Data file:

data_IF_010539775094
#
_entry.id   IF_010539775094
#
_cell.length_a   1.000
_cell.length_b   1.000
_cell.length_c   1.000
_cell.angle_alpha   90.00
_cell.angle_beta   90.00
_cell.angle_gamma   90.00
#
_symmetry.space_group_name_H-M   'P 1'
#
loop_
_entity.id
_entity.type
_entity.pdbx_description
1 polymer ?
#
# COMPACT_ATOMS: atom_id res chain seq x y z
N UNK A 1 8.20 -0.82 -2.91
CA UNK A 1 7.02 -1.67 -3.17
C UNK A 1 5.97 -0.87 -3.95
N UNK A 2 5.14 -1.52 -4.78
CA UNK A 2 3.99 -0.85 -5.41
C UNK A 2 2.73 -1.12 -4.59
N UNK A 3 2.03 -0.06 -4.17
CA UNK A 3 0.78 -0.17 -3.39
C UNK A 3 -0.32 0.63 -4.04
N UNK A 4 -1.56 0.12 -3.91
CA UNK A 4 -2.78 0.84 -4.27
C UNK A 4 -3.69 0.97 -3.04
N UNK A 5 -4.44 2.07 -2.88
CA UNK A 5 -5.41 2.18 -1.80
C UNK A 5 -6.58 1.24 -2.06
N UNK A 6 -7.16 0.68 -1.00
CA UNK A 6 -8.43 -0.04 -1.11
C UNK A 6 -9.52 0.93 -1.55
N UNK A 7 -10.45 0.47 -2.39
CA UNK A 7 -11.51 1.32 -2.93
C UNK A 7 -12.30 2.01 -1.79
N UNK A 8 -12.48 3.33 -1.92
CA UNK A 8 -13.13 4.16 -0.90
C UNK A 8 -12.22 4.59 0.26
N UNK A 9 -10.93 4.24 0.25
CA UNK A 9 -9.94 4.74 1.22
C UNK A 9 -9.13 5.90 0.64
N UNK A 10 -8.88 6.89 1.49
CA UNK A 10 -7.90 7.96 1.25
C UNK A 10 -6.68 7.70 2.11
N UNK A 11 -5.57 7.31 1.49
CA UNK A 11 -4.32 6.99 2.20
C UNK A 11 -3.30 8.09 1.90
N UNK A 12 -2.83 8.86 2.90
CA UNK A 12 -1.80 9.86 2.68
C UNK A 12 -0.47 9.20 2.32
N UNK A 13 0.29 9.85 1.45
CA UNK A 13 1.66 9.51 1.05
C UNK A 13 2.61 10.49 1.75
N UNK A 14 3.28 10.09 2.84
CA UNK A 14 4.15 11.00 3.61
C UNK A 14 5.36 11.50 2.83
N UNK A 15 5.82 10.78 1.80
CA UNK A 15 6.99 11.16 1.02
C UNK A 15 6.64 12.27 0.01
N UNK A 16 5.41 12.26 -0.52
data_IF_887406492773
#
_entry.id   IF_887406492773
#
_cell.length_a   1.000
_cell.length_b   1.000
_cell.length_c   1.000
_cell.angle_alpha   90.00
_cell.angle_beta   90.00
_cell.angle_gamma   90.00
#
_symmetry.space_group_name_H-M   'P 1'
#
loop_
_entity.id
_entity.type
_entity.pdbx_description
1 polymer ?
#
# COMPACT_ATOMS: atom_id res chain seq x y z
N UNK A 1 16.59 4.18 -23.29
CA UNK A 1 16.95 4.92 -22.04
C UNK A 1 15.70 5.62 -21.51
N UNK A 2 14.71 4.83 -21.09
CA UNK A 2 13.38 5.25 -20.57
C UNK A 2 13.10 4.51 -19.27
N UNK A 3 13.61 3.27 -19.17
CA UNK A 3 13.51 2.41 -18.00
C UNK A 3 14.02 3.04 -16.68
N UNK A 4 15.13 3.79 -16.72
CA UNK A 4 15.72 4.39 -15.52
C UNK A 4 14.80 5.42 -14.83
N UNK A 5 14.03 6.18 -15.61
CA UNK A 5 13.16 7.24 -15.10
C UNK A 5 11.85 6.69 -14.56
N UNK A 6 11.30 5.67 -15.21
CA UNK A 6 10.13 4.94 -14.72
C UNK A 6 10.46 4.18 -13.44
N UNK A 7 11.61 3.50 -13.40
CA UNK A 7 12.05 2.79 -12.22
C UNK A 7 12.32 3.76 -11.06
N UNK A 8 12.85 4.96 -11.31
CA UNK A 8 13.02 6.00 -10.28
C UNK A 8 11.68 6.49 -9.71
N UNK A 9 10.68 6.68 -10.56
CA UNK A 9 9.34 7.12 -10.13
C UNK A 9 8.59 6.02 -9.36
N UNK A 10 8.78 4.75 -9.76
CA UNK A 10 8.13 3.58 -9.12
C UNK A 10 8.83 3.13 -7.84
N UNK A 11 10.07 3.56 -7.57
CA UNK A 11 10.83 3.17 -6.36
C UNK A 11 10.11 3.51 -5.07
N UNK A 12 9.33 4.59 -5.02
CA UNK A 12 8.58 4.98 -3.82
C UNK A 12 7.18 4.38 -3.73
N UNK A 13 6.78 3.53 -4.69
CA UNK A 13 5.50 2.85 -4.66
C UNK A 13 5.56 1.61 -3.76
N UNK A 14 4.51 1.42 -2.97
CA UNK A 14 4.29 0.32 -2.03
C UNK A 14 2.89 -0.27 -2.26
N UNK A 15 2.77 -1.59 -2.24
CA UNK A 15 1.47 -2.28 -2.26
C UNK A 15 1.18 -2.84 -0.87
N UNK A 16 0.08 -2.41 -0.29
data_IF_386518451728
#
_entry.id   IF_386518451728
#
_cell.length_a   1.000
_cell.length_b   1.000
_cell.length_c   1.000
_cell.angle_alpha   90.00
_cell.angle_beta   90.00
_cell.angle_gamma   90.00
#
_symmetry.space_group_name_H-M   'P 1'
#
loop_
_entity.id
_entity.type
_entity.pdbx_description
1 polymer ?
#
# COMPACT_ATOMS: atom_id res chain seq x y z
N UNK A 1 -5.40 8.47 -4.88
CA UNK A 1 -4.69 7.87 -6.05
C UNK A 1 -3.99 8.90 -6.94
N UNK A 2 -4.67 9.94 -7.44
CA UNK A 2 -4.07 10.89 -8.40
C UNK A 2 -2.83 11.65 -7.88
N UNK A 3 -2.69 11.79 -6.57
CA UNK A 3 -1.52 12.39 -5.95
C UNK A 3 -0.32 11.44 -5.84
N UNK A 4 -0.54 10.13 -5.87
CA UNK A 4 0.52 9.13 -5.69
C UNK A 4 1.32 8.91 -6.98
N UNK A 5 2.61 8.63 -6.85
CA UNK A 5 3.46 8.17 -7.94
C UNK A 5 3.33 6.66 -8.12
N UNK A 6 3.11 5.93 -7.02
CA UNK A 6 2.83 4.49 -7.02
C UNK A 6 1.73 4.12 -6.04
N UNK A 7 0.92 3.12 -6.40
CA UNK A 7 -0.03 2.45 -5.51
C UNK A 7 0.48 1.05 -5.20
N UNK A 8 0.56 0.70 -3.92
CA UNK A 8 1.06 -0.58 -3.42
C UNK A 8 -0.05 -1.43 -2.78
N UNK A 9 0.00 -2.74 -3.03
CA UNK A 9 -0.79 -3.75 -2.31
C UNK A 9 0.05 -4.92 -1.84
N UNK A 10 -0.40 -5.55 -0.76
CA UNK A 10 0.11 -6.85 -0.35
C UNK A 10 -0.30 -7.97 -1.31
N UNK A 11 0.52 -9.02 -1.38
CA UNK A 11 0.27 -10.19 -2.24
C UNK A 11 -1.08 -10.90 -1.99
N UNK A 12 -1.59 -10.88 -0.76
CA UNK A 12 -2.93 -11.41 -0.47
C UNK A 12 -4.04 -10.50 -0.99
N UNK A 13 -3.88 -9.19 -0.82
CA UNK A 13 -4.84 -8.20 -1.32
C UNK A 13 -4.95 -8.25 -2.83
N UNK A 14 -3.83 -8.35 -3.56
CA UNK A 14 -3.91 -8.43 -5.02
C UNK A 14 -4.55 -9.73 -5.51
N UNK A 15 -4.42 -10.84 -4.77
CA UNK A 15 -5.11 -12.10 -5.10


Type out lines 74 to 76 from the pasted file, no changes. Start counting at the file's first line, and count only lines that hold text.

_cell.angle_alpha   90.00
_cell.angle_beta   90.00
_cell.angle_gamma   90.00